In 2016, total final consumption of natural gas was 88.6% of its aggregate usage. The remaining gas (3.8 bcm and 3.5 bcm in 2016 and 2015, respectively) was used to meet industrial and technological needs, including transit, transportation and distribution of natural gas and production of liquefied natural gas.
Minor declines in gas usage are associated primarily with increased consumption by regulated market segments. In particular, in 2016 households used 11.9 bcm of gas, which is 0.6 bcm more than in 2015 (+5%).
Lower volumes of natural gas used in 2016 compared to 2015 were due, in particular, to lower natural gas consumption by industrial consumers (against the background of some recovery in industrial production) by 11.4% (to 9.7 bcm against 11.0 bcm in 2015). Given that growth was observed in the sectors that are traditionally energy-intensive and large gas volumes used, it may be indicative of some reduction in the energy intensity of industrial production or its conversion to alternative energy sources.
Much of these natural gas supplies involved meeting the direct needs of the households, district heating companies (DHC) and religious organizations by Naftogaz at state-regulated prices in line with its public service obligations (PSO). In 2016, these categories of consumers increased natural gas usage, and this increase was only partly due to low temperatures during the heating season. Households remained the main consumer of natural gas, with 17.6 bcm used to cover their needs (including gas consumption by DHC producing heat for the households).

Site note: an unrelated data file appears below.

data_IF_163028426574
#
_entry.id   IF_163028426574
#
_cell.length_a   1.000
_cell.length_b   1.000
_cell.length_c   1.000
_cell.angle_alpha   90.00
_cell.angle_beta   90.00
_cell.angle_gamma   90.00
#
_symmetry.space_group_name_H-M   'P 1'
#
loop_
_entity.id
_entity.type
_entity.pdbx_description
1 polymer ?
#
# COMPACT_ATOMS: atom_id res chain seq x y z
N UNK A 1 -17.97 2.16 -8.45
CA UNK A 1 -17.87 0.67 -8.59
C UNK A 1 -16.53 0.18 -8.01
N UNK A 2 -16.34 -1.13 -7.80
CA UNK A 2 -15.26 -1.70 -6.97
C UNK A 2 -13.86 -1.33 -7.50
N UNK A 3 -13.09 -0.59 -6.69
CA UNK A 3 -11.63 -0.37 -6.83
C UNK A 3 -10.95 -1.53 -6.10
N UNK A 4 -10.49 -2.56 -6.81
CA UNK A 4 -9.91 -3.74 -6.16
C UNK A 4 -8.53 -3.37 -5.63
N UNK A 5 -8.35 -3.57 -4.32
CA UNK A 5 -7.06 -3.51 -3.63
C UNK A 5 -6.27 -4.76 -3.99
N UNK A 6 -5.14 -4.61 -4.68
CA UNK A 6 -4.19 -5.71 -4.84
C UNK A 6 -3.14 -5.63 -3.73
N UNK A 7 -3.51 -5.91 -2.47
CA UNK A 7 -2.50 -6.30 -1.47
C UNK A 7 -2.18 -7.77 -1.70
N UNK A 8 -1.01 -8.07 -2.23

The inert state regulation of natural gas prices for consumers in the context of PSO caused some delay in the regulated prices established in spring 2016 as import parity price from the current level of its market equivalent — this resulted in a noticeable price differential, which at the end of 2016 had reached 40%. This situation creates tthe risk of structural imbalances in the economy and capital misallocation. For example, selling natural gas at a price significantly below the market level limits investments in exploration for new oil and gas deposits (to the amount of the price difference) and impedes increasing extraction to overcome Ukraine's dependence on energy imports.